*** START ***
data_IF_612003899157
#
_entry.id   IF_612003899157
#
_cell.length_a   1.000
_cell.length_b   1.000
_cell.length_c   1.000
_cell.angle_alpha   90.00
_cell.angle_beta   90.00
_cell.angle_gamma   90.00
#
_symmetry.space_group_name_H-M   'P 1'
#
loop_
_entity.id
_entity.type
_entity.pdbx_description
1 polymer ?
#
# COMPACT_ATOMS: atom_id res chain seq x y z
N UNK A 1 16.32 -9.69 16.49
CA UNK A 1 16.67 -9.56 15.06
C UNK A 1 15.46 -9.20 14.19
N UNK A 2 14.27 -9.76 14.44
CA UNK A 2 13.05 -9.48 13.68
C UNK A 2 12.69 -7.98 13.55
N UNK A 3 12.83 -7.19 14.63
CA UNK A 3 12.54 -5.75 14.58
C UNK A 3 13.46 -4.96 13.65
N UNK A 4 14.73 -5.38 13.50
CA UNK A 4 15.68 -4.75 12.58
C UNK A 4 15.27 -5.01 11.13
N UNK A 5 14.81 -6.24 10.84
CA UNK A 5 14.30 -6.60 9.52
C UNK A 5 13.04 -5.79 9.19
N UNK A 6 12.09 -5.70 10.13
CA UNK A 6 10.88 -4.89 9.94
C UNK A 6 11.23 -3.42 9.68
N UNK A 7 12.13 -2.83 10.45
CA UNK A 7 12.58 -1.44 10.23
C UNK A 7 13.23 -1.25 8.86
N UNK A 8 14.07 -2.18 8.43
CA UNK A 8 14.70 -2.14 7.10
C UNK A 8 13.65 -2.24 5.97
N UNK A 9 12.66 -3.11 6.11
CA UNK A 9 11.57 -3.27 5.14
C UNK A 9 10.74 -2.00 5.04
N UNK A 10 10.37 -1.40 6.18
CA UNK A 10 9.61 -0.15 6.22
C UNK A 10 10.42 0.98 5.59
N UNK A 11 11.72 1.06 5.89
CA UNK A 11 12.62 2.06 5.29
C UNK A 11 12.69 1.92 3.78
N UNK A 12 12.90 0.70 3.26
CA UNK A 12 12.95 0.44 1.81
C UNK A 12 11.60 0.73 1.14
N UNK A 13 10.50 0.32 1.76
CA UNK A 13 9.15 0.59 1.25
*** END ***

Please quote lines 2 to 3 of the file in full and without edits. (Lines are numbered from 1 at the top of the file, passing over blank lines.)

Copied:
#
_entry.id   IF_612003899157